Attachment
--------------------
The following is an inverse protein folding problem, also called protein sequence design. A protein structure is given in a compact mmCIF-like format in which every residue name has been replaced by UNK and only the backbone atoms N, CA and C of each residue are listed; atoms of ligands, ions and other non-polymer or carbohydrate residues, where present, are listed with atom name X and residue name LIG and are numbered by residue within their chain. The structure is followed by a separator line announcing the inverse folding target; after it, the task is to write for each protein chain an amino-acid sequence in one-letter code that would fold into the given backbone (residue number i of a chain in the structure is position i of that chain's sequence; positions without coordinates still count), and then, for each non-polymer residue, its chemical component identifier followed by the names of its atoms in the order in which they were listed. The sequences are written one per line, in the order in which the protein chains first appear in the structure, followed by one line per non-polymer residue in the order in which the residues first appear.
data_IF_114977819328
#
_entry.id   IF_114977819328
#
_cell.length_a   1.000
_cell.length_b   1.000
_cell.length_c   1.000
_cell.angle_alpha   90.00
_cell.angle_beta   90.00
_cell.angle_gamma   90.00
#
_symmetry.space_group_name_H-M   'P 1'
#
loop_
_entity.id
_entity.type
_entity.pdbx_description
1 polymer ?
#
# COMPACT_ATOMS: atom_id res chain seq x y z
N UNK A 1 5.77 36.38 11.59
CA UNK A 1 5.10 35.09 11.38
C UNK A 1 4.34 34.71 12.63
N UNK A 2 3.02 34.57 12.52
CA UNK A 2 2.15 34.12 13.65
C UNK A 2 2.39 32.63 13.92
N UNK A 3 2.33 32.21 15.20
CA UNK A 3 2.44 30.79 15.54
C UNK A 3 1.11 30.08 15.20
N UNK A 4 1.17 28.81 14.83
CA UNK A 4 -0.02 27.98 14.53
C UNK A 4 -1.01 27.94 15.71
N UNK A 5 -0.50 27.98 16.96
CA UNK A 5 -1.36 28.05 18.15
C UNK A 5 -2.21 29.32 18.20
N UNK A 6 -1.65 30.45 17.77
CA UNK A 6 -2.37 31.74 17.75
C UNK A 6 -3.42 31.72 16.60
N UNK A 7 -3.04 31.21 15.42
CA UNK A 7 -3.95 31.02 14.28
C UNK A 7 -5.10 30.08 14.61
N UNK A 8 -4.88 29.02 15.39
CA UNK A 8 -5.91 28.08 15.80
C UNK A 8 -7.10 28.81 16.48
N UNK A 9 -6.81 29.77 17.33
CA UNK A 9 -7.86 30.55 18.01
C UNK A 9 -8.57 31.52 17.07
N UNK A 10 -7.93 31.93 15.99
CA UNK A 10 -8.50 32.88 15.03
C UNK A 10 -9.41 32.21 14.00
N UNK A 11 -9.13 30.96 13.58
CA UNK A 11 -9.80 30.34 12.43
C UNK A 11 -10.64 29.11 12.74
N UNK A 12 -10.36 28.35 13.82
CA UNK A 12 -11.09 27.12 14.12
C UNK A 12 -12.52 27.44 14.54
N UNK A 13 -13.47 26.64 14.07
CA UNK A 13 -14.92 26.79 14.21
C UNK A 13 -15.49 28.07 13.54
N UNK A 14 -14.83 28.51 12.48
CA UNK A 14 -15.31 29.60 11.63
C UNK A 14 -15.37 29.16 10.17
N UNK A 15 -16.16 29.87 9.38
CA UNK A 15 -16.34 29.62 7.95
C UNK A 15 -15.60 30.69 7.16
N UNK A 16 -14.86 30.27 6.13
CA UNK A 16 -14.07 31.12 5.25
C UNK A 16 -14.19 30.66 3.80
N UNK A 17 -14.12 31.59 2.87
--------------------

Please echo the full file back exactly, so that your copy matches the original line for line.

The following is an inverse protein folding problem, also called protein sequence design. A protein structure is given in a compact mmCIF-like format in which every residue name has been replaced by UNK and only the backbone atoms N, CA and C of each residue are listed; atoms of ligands, ions and other non-polymer or carbohydrate residues, where present, are listed with atom name X and residue name LIG and are numbered by residue within their chain. The structure is followed by a separator line announcing the inverse folding target; after it, the task is to write for each protein chain an amino-acid sequence in one-letter code that would fold into the given backbone (residue number i of a chain in the structure is position i of that chain's sequence; positions without coordinates still count), and then, for each non-polymer residue, its chemical component identifier followed by the names of its atoms in the order in which they were listed. The sequences are written one per line, in the order in which the protein chains first appear in the structure, followed by one line per non-polymer residue in the order in which the residues first appear.
data_IF_114977819328
#
_entry.id   IF_114977819328
#
_cell.length_a   1.000
_cell.length_b   1.000
_cell.length_c   1.000
_cell.angle_alpha   90.00
_cell.angle_beta   90.00
_cell.angle_gamma   90.00
#
_symmetry.space_group_name_H-M   'P 1'
#
loop_
_entity.id
_entity.type
_entity.pdbx_description
1 polymer ?
#
# COMPACT_ATOMS: atom_id res chain seq x y z
N UNK A 1 5.77 36.38 11.59
CA UNK A 1 5.10 35.09 11.38
C UNK A 1 4.34 34.71 12.63
N UNK A 2 3.02 34.57 12.52
CA UNK A 2 2.15 34.12 13.65
C UNK A 2 2.39 32.63 13.92
N UNK A 3 2.33 32.21 15.20
CA UNK A 3 2.44 30.79 15.54
C UNK A 3 1.11 30.08 15.20
N UNK A 4 1.17 28.81 14.83
CA UNK A 4 -0.02 27.98 14.53
C UNK A 4 -1.01 27.94 15.71
N UNK A 5 -0.50 27.98 16.96
CA UNK A 5 -1.36 28.05 18.15
C UNK A 5 -2.21 29.32 18.20
N UNK A 6 -1.65 30.45 17.77
CA UNK A 6 -2.37 31.74 17.75
C UNK A 6 -3.42 31.72 16.60
N UNK A 7 -3.04 31.21 15.42
CA UNK A 7 -3.95 31.02 14.28
C UNK A 7 -5.10 30.08 14.61
N UNK A 8 -4.88 29.02 15.39
CA UNK A 8 -5.91 28.08 15.80
C UNK A 8 -7.10 28.81 16.48
N UNK A 9 -6.81 29.77 17.33
CA UNK A 9 -7.86 30.55 18.01
C UNK A 9 -8.57 31.52 17.07
N UNK A 10 -7.93 31.93 15.99
CA UNK A 10 -8.50 32.88 15.03
C UNK A 10 -9.41 32.21 14.00
N UNK A 11 -9.13 30.96 13.58
CA UNK A 11 -9.80 30.34 12.43
C UNK A 11 -10.64 29.11 12.74
N UNK A 12 -10.36 28.35 13.82
CA UNK A 12 -11.09 27.12 14.12
C UNK A 12 -12.52 27.44 14.54
N UNK A 13 -13.47 26.64 14.07
CA UNK A 13 -14.92 26.79 14.21
C UNK A 13 -15.49 28.07 13.54
N UNK A 14 -14.83 28.51 12.48
CA UNK A 14 -15.31 29.60 11.63
C UNK A 14 -15.37 29.16 10.17
N UNK A 15 -16.16 29.87 9.38
CA UNK A 15 -16.34 29.62 7.95
C UNK A 15 -15.60 30.69 7.16
N UNK A 16 -14.86 30.27 6.13
CA UNK A 16 -14.07 31.12 5.25
C UNK A 16 -14.19 30.66 3.80
N UNK A 17 -14.12 31.59 2.87